Brexit: Fishing deal slammed by Habib and Mummery
Up until December 31, fishing companies were allowed to swap and trade quota with boats across the Channel, which often resulted in a win-win situation on both sides of the water. But since the Brexit transition period expired, fishermen have not had the option to do this sort of business with their European counterparts because the UK-EU
Chloe North, manager of Western Fish Producers’ Organisation, said while the Prime Minister promoted his trade deal as a success due to an increase in quota over five years, the fishermen she represents see it in a different light.
She told Express.co.uk: “At the moment a lot of the industry has less quota than they did before so it’s a worse deal for a lot of people.
“It is a very disappointing deal.
“The increase in quota does not mean that we have more fishing opportunities because we’ve lost this flexibility to bring in quota.
British fishermen no longer have the option to trade and swap quota with their European counterparts
Chloe North said the loss of quota trading has badly affected fishermen
“So actually many, many companies are worse off in terms of the amount of fish that they can catch.”
The organisation based in Exeter, Devon, represents dozens of vessels that catch Dover sole, plaice, monkfish, whelk and scallops.
Under the EU’s Common Fisheries Policy, she was free to do deals with fishing companies on the continent to bring in extra quota for fish near where her boats operated.
This meant fishermen did not have to travel so far afield and burn so much fuel to find their catch.
Boris Johnson said his trade deal would mean more fish for British fishermen
The arrangement also meant there was a low rate of discarding, a controversial issue often blamed on EU rules.
Ms North said the loss of quota trading has had a drastic impact on the trawlers she represents.
She explained: “We used to be able to trade quota internationally with European countries and we can’t do that anymore which means that actually a lot of fishing companies have less quota now rather than more because they used to be able to trade quota in.
“If we saw a need we would call up contacts in Europe and say ‘we’ve got this quota and we need this quota, how about this trade?’ You could do it and you’d have that quota that week.”
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“So, people could get the quota that they wanted to fish.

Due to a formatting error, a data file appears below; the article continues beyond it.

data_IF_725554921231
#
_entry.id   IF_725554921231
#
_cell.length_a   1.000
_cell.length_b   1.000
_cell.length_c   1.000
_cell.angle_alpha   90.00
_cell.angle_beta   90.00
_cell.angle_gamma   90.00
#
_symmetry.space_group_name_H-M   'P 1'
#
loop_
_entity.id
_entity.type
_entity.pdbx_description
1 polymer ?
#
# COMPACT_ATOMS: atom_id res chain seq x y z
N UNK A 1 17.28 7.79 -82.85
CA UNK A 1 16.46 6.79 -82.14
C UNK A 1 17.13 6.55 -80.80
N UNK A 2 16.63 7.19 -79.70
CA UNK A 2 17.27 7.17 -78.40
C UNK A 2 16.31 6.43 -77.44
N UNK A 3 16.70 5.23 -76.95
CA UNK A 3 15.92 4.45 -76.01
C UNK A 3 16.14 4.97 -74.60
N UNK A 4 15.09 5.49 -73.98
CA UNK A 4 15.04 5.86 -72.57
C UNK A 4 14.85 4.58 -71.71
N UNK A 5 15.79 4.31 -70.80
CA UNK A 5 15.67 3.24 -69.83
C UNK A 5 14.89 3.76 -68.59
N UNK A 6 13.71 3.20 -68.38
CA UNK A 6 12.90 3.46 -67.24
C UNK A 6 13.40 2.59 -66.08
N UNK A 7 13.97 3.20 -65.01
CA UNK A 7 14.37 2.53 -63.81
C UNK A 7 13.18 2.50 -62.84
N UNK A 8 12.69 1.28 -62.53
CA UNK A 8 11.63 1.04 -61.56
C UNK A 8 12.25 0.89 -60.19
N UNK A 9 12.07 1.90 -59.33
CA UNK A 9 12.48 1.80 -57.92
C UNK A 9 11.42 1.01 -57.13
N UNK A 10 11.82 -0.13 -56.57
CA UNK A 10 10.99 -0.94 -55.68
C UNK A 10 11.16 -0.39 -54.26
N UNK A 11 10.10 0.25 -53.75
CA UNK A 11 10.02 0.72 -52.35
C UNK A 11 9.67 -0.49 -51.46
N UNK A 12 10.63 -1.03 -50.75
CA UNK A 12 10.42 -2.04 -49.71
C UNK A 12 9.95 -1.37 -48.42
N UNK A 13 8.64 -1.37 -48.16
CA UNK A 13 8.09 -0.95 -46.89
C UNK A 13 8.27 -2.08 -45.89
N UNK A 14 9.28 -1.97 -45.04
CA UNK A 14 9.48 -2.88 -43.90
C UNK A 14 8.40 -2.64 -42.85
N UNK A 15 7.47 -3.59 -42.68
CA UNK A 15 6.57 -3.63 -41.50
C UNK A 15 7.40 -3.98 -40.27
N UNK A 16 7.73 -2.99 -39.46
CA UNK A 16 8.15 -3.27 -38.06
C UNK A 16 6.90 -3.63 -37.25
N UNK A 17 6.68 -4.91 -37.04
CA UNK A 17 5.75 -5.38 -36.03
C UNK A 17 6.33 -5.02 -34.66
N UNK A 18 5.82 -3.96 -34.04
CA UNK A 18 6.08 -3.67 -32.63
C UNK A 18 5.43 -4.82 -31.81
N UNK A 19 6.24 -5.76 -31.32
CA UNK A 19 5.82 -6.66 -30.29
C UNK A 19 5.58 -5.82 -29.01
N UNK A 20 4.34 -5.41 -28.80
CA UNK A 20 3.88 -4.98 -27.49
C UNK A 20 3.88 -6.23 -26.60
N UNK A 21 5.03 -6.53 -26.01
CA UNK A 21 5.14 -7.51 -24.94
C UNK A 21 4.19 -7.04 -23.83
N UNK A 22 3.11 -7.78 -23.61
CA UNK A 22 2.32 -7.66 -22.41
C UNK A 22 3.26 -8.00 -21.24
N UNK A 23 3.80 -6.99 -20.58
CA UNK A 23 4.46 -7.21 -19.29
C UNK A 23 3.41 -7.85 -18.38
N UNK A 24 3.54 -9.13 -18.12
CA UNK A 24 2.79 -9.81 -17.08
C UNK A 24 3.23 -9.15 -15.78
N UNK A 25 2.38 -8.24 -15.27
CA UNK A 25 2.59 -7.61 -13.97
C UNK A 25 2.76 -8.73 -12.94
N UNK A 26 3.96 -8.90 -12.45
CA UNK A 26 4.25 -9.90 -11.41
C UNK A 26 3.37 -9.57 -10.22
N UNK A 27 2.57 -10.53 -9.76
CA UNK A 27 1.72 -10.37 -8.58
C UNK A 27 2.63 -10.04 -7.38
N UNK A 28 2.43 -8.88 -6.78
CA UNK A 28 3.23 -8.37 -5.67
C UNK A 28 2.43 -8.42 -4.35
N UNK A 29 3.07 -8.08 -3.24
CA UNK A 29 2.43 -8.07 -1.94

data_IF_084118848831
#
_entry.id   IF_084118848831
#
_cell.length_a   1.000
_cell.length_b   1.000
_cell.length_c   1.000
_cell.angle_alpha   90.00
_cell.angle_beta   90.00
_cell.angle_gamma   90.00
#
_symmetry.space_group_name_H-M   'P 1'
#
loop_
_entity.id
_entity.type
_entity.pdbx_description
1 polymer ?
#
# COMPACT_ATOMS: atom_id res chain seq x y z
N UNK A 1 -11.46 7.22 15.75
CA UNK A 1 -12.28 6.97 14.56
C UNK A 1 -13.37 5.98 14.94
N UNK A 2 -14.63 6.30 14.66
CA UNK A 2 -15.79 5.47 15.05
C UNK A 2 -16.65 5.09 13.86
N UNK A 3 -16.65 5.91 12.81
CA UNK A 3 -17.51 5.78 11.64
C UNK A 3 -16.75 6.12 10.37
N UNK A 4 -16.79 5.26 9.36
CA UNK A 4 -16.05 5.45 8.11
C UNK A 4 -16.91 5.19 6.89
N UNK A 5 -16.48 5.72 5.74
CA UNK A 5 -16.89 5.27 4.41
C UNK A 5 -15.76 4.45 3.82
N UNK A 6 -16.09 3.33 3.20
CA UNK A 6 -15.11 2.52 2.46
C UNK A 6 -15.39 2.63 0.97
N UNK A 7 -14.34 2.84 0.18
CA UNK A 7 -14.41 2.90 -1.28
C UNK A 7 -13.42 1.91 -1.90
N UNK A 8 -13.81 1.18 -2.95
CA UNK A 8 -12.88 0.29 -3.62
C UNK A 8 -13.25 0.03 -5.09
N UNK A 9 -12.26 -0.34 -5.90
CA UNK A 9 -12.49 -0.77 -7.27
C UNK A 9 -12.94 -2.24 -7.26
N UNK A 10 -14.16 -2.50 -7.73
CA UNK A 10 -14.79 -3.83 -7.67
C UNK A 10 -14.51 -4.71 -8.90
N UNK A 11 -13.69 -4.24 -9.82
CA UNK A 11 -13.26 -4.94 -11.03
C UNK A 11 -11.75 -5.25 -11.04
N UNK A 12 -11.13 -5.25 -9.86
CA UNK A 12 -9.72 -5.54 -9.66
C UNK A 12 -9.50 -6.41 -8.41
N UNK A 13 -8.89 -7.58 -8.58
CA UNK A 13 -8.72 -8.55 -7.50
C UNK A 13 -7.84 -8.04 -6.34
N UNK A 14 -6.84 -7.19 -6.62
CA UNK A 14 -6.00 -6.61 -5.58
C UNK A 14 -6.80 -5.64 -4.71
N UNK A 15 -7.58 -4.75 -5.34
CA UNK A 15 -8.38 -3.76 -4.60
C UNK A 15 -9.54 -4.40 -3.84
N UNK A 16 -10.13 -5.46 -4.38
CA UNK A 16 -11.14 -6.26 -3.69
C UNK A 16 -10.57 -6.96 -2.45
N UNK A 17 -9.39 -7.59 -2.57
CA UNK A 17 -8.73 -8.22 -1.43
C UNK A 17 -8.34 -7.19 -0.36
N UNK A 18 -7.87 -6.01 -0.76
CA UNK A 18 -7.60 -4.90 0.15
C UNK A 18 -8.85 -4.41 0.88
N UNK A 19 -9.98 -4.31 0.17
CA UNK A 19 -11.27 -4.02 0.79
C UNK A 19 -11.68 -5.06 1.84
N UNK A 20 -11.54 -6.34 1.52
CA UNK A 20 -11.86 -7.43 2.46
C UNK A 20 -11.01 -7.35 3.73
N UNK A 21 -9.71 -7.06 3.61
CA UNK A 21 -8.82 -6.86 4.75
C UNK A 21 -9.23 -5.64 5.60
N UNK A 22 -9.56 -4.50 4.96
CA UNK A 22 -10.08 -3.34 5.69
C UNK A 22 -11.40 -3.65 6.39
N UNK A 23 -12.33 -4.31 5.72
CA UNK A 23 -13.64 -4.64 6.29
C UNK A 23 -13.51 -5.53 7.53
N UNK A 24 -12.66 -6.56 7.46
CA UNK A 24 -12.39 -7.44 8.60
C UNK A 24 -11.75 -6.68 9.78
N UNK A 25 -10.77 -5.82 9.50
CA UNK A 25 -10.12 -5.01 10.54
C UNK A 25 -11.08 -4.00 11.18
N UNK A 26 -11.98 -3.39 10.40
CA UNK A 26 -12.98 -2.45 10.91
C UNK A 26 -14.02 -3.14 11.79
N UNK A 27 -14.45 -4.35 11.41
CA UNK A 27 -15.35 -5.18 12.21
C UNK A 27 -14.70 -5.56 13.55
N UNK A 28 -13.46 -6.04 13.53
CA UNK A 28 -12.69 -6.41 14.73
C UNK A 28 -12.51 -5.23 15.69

“And also, fish move so what quotas you might have are not necessarily what fish will be on your doorstep that year.
“This flexibility with quota trading was really important to be able to fish sustainably and not have to throw fish away.
“We’ve lost that flexibility and that’s not been picked up very much.”
Exclusive economic zones
The post-Brexit trade agreement signed by Mr Johnson and European Commission President Ursula von der Leyen in December states that a mechanism for international quota trading could be set up eventually.
But Ms North warned it may not be enough to allow British fishermen the flexibility they desperately need to operate.
She said: “Even if the Government manages to sort it out and we get that ability in the future it won’t be in real-time fisheries management that we need.”
Fishermen across the UK are still allowed to trade and swap quota with each other, under the post-Brexit fishing rules.
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However, the fishing boss said few are engaging in the practice at the moment because they feel “very nervous” in the current environment as “everyone is quite quota limited”.
This, she said, has led to an almost complete stalling of the trading system which has hit fishermen hard following a year of having their livelihoods’ battered by the Covid crisis and falling fish prices.
She added: “It’s kind of put the brakes on the whole quota trading system for the moment.
“Our colleagues in Europe want to do these trades, we want to do these trades, but somehow the politics are getting in the way.”